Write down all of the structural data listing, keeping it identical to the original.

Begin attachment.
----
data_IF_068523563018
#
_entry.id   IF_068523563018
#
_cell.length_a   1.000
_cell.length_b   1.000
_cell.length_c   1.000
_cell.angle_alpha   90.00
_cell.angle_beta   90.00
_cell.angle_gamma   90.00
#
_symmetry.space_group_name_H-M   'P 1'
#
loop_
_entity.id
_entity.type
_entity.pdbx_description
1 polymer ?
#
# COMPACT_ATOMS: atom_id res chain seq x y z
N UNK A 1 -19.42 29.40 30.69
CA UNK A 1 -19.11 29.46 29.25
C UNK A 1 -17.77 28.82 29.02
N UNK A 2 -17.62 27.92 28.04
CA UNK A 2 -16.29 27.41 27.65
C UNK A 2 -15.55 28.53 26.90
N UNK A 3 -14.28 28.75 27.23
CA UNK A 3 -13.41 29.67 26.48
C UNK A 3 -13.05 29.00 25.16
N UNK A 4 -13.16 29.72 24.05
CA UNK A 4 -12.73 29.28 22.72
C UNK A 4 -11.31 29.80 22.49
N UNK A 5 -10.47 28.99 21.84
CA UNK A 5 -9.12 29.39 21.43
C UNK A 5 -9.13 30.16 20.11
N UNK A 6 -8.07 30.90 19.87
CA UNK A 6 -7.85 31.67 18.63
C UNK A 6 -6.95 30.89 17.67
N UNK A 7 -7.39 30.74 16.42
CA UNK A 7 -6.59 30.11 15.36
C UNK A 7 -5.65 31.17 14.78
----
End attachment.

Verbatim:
data_IF_068523563018
#
_entry.id   IF_068523563018
#
_cell.length_a   1.000
_cell.length_b   1.000
_cell.length_c   1.000
_cell.angle_alpha   90.00
_cell.angle_beta   90.00
_cell.angle_gamma   90.00
#
_symmetry.space_group_name_H-M   'P 1'
#
loop_
_entity.id
_entity.type
_entity.pdbx_description
1 polymer ?
#
# COMPACT_ATOMS: atom_id res chain seq x y z
N UNK A 1 -19.42 29.40 30.69
CA UNK A 1 -19.11 29.46 29.25
C UNK A 1 -17.77 28.82 29.02
N UNK A 2 -17.62 27.92 28.04
CA UNK A 2 -16.29 27.41 27.65
C UNK A 2 -15.55 28.53 26.90
N UNK A 3 -14.28 28.75 27.23
CA UNK A 3 -13.41 29.67 26.48
C UNK A 3 -13.05 29.00 25.16
N UNK A 4 -13.16 29.72 24.05
CA UNK A 4 -12.73 29.28 22.72
C UNK A 4 -11.31 29.80 22.49
N UNK A 5 -10.47 28.99 21.84
CA UNK A 5 -9.12 29.39 21.43
C UNK A 5 -9.13 30.16 20.11
N UNK A 6 -8.07 30.90 19.87
CA UNK A 6 -7.85 31.67 18.63
C UNK A 6 -6.95 30.89 17.67
N UNK A 7 -7.39 30.74 16.42
CA UNK A 7 -6.59 30.11 15.36
C UNK A 7 -5.65 31.17 14.78